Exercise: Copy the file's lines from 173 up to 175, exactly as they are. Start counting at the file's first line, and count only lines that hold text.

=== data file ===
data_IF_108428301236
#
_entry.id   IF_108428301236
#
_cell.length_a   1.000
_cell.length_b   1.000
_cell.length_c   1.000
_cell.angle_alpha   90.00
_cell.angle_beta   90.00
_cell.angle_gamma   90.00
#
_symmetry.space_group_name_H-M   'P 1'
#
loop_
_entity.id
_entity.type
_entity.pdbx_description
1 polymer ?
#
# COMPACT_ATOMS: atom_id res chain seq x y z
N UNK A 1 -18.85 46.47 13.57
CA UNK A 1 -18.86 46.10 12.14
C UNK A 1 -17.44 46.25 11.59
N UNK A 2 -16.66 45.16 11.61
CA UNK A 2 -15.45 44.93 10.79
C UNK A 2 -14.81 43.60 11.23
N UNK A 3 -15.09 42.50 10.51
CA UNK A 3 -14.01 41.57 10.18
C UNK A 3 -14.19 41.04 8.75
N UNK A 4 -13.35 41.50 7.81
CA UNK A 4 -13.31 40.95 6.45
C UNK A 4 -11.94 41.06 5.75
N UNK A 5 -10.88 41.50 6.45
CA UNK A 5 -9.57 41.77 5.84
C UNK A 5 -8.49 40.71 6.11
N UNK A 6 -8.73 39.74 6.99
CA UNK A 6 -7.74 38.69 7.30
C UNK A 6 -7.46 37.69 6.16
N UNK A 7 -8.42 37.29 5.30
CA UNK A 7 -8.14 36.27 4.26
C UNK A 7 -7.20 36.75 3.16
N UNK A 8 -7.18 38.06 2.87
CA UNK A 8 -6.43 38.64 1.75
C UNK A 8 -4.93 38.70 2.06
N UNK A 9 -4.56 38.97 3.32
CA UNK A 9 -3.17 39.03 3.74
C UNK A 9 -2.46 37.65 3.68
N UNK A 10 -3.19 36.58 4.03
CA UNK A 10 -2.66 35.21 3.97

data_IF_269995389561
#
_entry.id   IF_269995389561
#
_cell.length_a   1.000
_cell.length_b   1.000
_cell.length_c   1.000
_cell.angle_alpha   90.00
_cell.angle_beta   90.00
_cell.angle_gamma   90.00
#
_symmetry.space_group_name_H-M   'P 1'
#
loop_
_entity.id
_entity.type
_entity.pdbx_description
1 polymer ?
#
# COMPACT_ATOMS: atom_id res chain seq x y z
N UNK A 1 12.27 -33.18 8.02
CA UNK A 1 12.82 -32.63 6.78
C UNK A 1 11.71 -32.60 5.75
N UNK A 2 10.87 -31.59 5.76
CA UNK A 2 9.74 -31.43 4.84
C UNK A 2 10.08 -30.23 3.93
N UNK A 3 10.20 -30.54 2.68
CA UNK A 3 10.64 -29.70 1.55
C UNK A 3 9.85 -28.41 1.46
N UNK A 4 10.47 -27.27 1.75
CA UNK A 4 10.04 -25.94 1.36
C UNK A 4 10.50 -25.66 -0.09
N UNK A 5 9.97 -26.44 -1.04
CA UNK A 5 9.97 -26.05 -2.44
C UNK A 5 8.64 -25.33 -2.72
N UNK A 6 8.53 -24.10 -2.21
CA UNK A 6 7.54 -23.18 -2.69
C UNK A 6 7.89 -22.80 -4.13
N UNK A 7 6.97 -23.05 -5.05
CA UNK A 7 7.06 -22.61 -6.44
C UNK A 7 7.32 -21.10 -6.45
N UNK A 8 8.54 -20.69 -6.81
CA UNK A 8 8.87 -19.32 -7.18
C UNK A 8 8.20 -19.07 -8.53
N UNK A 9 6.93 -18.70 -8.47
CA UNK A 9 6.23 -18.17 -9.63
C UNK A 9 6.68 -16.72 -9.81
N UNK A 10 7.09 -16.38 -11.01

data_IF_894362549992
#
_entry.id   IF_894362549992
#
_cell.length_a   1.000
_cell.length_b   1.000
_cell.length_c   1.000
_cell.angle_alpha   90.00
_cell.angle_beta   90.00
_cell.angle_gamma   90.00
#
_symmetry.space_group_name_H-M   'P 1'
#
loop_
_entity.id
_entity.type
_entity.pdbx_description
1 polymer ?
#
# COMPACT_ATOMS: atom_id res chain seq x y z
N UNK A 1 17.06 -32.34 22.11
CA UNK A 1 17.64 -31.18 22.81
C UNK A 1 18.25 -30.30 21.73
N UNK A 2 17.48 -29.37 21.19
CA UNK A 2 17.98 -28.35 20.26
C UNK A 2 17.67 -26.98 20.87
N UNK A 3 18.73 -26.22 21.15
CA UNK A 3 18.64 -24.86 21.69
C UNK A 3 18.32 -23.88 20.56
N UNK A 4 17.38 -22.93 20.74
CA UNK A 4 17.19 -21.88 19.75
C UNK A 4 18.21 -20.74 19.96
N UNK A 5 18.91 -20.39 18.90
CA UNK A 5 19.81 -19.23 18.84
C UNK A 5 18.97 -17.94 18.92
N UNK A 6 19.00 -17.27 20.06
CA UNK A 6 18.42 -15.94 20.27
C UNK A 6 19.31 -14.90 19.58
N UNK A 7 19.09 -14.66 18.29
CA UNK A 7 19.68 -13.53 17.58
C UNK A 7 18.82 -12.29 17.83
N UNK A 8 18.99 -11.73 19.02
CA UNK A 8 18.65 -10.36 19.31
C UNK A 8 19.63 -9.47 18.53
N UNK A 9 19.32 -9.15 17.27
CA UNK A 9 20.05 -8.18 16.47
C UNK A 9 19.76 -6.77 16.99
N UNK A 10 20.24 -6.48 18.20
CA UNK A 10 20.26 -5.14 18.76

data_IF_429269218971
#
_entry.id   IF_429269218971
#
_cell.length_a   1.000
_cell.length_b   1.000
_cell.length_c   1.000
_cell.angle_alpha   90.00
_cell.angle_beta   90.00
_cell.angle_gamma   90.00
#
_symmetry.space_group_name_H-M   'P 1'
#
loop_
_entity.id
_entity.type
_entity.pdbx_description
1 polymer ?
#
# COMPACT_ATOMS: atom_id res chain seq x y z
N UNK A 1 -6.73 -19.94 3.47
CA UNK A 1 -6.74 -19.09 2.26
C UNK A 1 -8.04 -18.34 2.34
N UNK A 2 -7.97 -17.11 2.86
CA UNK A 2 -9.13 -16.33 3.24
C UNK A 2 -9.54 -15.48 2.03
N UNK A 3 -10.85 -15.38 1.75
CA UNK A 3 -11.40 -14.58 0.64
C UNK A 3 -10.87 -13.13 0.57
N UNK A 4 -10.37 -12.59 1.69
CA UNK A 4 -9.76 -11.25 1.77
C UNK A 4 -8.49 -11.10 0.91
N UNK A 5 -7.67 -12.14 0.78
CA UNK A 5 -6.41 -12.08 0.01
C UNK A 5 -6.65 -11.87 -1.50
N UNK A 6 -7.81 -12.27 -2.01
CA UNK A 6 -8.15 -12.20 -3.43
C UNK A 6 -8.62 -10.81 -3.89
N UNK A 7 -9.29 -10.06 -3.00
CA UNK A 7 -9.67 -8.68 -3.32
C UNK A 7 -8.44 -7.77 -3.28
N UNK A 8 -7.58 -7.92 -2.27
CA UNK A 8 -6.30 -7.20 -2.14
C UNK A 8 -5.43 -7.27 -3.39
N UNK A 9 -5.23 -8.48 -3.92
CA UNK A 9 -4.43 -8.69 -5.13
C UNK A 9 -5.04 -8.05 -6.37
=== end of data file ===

N UNK A 3 -10.85 -15.38 1.75
CA UNK A 3 -11.40 -14.58 0.64
C UNK A 3 -10.87 -13.13 0.57